Tony Soprano: A Father and a Killer

Credits: IGN Southeast Asia

In the middle of Bates College in Maine, Tony Soprano stands, a skeptical expression on his face, puffing on a cigar, waiting for his daughter, Meadow, to exit an information session. As students in backpacks, shorts, and baseball hats pass by, a bell tolls in the distance.

The sunny, tree-lined campus looks familiar to the viewer, reminiscent of Drew University in New Jersey, just five minutes from the narrator’s childhood home, where they had attended soccer practices and summer camps.

Yet, amidst this familiarity, Tony Soprano himself looks familiar, embodying a certain Italian American skepticism towards institutions of higher education.

Tony Soprano (Credits: USA Today)

For many Italian immigrants and their descendants, knowledge was highly valued, but knowledge acquired in grand, imposing buildings was often viewed with suspicion.

When Meadow shares a student’s quip that Bates “is the world’s most expensive form of contraception,” Tony is visibly disgusted. He oscillates between being an overprotective father, cracking jokes one moment and scowling the next.

This relatability and repulsion towards the characters lie at the core of the show’s brilliance. This paradox is evident in the episode where this scene takes place, making it an excellent starting point to delve into the series as it celebrates its 25th anniversary.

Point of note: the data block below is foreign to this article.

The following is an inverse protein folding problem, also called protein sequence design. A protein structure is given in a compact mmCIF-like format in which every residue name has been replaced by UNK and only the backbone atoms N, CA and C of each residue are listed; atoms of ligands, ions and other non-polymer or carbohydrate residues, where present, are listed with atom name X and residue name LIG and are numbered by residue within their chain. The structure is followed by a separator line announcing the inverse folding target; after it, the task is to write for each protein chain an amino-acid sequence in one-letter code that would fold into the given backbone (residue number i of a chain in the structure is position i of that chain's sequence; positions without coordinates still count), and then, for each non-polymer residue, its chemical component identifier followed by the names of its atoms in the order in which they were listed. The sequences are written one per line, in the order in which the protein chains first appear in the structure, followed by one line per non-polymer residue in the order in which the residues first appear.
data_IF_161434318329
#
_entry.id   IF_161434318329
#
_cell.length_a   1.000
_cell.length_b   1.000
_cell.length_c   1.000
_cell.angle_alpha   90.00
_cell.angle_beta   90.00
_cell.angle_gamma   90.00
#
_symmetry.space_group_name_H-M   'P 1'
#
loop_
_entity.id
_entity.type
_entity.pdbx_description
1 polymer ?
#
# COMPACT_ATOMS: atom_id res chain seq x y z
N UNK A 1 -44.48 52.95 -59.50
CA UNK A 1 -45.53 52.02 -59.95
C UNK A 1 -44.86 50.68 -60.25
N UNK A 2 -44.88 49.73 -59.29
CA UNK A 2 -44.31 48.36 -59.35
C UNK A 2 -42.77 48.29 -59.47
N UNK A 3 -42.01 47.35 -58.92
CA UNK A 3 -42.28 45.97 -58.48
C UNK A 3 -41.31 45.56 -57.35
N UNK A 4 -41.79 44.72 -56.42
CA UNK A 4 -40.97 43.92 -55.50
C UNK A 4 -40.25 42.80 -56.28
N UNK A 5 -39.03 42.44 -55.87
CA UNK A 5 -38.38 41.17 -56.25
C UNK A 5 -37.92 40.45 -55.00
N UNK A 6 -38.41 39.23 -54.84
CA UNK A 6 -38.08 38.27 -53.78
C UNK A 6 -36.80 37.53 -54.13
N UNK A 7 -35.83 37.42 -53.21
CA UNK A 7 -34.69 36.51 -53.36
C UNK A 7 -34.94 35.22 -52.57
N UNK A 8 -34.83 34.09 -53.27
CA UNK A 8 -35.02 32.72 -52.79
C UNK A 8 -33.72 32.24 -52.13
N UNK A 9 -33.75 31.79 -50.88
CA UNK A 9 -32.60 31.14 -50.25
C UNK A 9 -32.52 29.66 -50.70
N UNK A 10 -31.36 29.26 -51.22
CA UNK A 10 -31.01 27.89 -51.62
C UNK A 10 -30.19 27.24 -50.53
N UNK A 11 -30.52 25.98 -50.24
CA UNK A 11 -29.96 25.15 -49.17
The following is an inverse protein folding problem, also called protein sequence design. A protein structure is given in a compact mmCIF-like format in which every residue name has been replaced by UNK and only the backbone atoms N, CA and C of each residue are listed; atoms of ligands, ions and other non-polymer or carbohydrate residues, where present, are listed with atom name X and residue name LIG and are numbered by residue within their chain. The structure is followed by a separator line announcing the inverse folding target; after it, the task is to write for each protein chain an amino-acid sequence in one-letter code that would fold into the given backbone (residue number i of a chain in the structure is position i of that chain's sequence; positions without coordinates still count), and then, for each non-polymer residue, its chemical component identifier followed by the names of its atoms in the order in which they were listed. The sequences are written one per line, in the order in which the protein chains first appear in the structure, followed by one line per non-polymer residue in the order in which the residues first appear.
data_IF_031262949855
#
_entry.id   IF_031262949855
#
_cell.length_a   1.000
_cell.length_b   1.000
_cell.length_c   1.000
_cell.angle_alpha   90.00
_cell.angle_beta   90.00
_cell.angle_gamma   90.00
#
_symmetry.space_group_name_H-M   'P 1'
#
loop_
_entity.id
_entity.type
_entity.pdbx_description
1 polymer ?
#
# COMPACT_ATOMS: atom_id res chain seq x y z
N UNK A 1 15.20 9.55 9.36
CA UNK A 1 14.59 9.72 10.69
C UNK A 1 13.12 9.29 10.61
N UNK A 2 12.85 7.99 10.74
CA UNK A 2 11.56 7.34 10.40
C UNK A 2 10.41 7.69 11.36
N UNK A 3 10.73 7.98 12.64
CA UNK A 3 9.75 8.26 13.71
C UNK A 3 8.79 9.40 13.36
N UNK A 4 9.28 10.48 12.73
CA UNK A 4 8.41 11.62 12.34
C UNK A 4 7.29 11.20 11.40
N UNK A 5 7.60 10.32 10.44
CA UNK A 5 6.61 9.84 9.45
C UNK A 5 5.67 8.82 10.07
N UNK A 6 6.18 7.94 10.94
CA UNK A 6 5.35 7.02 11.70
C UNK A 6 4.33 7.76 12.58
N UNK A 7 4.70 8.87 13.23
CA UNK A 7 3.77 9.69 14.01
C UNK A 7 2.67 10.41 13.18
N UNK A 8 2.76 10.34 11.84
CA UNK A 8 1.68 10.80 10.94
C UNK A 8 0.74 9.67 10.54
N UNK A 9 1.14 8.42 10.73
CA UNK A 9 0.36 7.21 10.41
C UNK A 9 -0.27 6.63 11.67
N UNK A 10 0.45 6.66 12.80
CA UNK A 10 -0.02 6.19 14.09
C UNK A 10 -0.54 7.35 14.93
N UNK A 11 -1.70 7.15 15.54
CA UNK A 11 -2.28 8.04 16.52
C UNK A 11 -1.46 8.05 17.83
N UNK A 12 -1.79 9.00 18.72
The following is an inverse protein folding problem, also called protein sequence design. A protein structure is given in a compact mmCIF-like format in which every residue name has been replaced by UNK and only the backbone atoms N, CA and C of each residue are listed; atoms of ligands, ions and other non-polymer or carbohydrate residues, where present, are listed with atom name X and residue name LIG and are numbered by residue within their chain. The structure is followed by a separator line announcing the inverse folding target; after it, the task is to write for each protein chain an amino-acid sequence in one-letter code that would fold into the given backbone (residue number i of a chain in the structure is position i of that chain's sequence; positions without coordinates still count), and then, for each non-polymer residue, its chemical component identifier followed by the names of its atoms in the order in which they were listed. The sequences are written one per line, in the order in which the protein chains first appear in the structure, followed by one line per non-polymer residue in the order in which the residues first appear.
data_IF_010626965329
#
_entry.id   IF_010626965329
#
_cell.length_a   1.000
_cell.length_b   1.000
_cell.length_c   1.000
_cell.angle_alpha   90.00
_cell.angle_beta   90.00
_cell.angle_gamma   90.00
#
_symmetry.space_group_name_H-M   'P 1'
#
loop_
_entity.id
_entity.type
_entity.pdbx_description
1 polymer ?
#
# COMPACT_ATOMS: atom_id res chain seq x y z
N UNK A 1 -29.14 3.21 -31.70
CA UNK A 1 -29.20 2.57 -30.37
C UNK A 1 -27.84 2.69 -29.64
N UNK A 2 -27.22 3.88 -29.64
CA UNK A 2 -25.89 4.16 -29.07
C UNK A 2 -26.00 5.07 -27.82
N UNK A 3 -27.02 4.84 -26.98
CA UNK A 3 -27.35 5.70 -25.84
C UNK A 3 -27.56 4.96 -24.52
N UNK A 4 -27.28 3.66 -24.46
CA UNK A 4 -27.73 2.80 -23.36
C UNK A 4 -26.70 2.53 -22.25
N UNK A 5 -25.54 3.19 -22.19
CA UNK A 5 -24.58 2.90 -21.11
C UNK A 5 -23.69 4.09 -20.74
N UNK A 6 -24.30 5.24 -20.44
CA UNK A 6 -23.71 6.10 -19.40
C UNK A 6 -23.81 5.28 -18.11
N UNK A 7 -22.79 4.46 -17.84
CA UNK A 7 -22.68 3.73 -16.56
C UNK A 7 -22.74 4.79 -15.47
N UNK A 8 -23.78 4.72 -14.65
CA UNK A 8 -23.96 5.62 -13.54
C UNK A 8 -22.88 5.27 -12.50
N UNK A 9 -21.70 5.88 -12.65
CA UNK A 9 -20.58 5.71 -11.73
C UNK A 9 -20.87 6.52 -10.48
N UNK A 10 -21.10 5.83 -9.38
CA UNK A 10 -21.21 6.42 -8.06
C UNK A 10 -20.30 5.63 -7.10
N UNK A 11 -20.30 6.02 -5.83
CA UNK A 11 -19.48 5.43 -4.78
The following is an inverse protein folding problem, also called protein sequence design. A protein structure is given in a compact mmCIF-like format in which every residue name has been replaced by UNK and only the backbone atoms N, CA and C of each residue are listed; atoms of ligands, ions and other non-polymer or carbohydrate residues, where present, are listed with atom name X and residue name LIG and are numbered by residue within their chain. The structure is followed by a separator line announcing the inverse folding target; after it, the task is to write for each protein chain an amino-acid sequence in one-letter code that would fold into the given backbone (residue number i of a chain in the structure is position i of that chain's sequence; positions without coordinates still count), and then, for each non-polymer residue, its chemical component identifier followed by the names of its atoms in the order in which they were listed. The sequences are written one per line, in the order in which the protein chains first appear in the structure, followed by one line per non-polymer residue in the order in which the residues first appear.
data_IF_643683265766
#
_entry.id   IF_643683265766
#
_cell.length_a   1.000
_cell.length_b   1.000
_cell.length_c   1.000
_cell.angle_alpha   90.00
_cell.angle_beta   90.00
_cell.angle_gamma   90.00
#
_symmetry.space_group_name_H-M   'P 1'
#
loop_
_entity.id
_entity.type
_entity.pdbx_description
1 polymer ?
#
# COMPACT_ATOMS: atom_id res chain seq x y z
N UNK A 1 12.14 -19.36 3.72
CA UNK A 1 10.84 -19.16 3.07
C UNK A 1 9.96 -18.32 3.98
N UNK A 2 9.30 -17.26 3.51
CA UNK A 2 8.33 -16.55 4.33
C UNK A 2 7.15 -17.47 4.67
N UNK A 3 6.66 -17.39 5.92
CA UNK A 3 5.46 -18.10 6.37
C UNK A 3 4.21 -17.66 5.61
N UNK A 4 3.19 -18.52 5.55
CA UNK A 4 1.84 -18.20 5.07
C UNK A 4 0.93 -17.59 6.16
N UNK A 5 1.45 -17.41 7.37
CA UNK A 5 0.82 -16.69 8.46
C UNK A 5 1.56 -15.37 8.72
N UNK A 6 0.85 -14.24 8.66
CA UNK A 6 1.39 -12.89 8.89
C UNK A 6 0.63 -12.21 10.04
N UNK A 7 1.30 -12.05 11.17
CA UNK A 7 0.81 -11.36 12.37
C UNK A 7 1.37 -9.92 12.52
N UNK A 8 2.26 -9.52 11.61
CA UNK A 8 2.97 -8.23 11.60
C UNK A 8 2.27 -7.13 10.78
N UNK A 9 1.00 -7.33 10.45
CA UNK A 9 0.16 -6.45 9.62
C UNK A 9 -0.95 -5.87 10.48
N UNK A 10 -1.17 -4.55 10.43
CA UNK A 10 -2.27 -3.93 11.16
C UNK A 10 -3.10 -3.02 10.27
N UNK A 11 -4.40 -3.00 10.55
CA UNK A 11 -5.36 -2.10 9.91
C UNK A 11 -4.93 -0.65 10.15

“College,” the fifth episode of The Sopranos’ debut season, first aired in February 1999 on HBO. Despite its early placement in the series, the episode showcased Tony Soprano as a complex anti-hero, brilliantly portrayed by the late James Gandolfini.

Tony is a deeply flawed man, selfish and morally questionable, yet his occasional moments of decency and vulnerability make viewers believe in the possibility of his redemption.

As Tony navigates the college tour with Meadow, he reflects on his own brief stint at Seton Hall University, highlighting the early generation Italian American experience—desiring social ascent while preserving ethnic authenticity.

Throughout the series, Tony strives to maintain a facade of respectability as a successful businessman, a necessary guise to evade law enforcement, but also an aspirational identity. However, his criminal underworld connections constantly pull him back, blurring the lines between his two worlds.

The episode’s setting alternates between Maine and New Jersey, highlighting Tony’s dual life. While he engages in the college tour with Meadow, he simultaneously pursues a mob informant in Maine. This juxtaposition underscores his fate—he is, at his core, a mobster, and this identity pervades every aspect of his life.

Meanwhile, back in New Jersey, Tony’s wife, Carmela, interacts with the local parish priest, Father Phil Intintola, revealing a subtle tension and potential for a deeper relationship. Carmela’s discovery of Tony’s therapy with Dr.

Melfi and Father Phil’s subtle advances create a complex web of relationships, highlighting the moral ambiguities and desires that drive the characters.

Ultimately, “College” encapsulates the timeless struggle within The Sopranos—Tony’s constant battle between being a father and a criminal.

As the series progresses, this conflict intensifies, culminating in a finale that leaves viewers questioning Tony’s fate. But the true turning point was set early on when Tony had to decide between his roles as a father and a killer—and he chose both.

I'm Richard Rosales, I cover political news and ongoing US elections.